Evaluation of obesity, smoking, and sedentary lifestyle associations with low back pain in young adults

Joint Authors

al-Amiri, Layth Tamir
Husayn, Nawras Ala al-Din
Buraysim, Diala Ahmad

Source

al-Kindy College Medical Journal

Issue

Vol. 15, Issue 1 (30 Jun. 2019), pp.56-60, 5 p.

Publisher

University of Baghdad al-Kindi College of Medicine

Publication Date

2019-06-30

Country of Publication

Iraq

No. of Pages

5

Main Topic

Diseases

Topics

Abstract EN

Background: low back pain is one of the most common public health problems and of the most common musculoskeletal complaint.

Many risk factors have been considered for developing low back pain include smoking, obesity and sedentary lifestyle.

Aim of study: To evaluate smoking, obesity, and sedentary lifestyle associations with low back pain in young adults aged (18 – 39 years).

Methods: a comparative cross sectional study for young adults aged 18 – 39 years, participants with low back pain as a symptom constitutes the first group, others free of this symptom considered as the control group.

Age and gender matched in both groups.

Smoking, obesity and sedentary life style variables collected and analyzed statistically using odd ratio and chi-square Results: One hundred patients were enrolled in the study after 12 patients being removed due to our exclusion criteria.

45 patients were with low back pain, 2:1 male to female ratio, For LBP group; data show 30:15 obese to none obese ratio, 23:22 smokers to none smoker ratio, and ratio of 35:10 with sedentary lifestyle compared to active one.

CT Background: low back pain is one of the most common public health problems and of the most common musculoskeletal complaint.

Many risk factors have been considered for developing low back pain include smoking, obesity and sedentary lifestyle.

Aim of study: To evaluate smoking, obesity, and sedentary lifestyle associations with low back pain in young adults aged (18 – 39 years).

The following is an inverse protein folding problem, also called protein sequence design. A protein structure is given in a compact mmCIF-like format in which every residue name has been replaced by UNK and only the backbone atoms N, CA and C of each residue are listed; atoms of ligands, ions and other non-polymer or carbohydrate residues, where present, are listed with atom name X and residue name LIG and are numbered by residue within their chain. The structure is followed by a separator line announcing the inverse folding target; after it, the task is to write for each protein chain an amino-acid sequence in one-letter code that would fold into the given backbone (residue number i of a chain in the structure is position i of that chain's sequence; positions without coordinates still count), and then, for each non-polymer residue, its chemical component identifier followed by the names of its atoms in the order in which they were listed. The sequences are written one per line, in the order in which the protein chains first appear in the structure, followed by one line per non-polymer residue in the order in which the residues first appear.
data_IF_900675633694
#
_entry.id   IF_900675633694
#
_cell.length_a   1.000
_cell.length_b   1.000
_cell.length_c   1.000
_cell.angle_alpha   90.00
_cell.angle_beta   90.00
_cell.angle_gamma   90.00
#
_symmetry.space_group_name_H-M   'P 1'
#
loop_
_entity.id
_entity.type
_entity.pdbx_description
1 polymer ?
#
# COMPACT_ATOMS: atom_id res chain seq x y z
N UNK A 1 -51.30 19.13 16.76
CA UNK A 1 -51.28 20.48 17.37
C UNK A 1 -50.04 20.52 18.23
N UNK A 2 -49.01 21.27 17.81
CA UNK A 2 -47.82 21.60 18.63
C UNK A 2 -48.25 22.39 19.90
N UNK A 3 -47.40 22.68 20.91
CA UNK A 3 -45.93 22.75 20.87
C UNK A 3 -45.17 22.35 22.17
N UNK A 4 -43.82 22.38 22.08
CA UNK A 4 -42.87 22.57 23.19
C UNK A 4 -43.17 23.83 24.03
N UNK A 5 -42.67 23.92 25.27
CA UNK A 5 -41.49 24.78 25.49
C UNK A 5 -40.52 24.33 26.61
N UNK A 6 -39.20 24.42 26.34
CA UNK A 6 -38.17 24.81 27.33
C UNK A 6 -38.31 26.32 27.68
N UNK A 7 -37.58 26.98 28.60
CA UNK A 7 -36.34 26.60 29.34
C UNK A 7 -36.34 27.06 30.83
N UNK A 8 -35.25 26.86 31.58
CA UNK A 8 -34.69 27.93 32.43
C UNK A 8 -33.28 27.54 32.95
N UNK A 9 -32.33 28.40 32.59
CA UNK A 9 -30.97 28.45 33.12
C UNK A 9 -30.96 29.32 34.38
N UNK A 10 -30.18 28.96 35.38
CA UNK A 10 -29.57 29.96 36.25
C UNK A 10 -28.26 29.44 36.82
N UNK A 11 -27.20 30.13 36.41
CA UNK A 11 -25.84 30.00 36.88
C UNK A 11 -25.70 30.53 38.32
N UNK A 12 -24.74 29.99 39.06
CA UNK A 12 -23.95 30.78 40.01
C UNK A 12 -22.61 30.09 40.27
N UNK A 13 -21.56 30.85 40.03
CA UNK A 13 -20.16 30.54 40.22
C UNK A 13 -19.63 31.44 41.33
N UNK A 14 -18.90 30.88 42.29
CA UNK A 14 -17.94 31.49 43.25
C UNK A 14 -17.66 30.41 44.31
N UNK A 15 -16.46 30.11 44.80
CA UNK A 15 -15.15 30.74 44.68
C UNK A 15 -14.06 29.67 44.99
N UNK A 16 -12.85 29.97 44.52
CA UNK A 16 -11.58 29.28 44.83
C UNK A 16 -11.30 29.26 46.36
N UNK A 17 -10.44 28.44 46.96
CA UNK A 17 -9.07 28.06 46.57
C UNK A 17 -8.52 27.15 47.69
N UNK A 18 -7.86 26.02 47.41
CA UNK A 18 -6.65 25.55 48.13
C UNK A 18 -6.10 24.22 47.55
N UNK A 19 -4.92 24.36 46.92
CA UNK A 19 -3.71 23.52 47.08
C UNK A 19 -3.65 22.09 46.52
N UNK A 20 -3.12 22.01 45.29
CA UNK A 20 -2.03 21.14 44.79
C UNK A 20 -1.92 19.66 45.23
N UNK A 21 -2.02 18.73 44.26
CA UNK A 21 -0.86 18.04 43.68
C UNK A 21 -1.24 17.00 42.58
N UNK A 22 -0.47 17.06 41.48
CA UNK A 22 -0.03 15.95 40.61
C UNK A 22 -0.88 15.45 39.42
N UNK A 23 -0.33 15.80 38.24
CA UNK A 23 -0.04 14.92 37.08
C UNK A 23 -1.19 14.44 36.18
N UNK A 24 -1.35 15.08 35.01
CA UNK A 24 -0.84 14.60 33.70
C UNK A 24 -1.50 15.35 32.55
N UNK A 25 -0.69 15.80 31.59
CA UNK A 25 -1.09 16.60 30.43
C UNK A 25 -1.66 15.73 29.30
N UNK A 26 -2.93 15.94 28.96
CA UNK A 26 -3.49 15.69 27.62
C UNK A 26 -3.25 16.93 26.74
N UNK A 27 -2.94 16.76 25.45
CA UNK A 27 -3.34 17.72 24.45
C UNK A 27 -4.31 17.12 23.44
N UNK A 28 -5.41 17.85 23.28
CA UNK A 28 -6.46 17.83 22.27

Methods: a comparative cross sectional study for young adults aged 18 – 39 years, participants with low back pain as a symptom constitutes the first group, others free of this symptom considered as the control group.

Age and gender matched in both groups.

Smoking, obesity and sedentary life style variables collected and analyzed statistically using odd ratio and chi-square Results: One hundred patients were enrolled in the study after 12 patients being removed due to our exclusion criteria.

45 patients were with low back pain, 2:1 male to female ratio, For LBP group; data show 30:15 obese to none obese ratio, 23:22 smokers to none smoker ratio, and ratio of 35:10 with sedentary lifestyle compared to active one.

While in the control group, data show 22:33 obese to none obese ratio, 16:39 smokers to none smoker ratio, and ratio of 23:32 with sedentary lifestyle compared to active one.

Using Chi-square test, the P- value was of 0.0079, 0.025 and 0.0003 for obesity, smoking, and sedentary lifestyle, respectively.

The odds ratio was 3, 2.55 and 4.86 for obesity, smoking, and sedentary lifestyle, respectively.

All above results were statistically significant.

Conclusion: Each of smoking, obesity and sedentary lifestyle is statistically correlated with low back pain in young adults' age group

American Psychological Association (APA)

al-Amiri, Layth Tamir& Husayn, Nawras Ala al-Din& Buraysim, Diala Ahmad. 2019. Evaluation of obesity, smoking, and sedentary lifestyle associations with low back pain in young adults. al-Kindy College Medical Journal،Vol. 15, no. 1, pp.56-60.
https://search.emarefa.net/detail/BIM-893594

Modern Language Association (MLA)

al-Amiri, Layth Tamir…[et al.]. Evaluation of obesity, smoking, and sedentary lifestyle associations with low back pain in young adults. al-Kindy College Medical Journal Vol. 15, no. 1 (2019), pp.56-60.
https://search.emarefa.net/detail/BIM-893594

American Medical Association (AMA)

al-Amiri, Layth Tamir& Husayn, Nawras Ala al-Din& Buraysim, Diala Ahmad. Evaluation of obesity, smoking, and sedentary lifestyle associations with low back pain in young adults. al-Kindy College Medical Journal. 2019. Vol. 15, no. 1, pp.56-60.
https://search.emarefa.net/detail/BIM-893594

Data Type

Journal Articles

Language

English

Notes

Includes bibliographical references : p. 59-60

Record ID

BIM-893594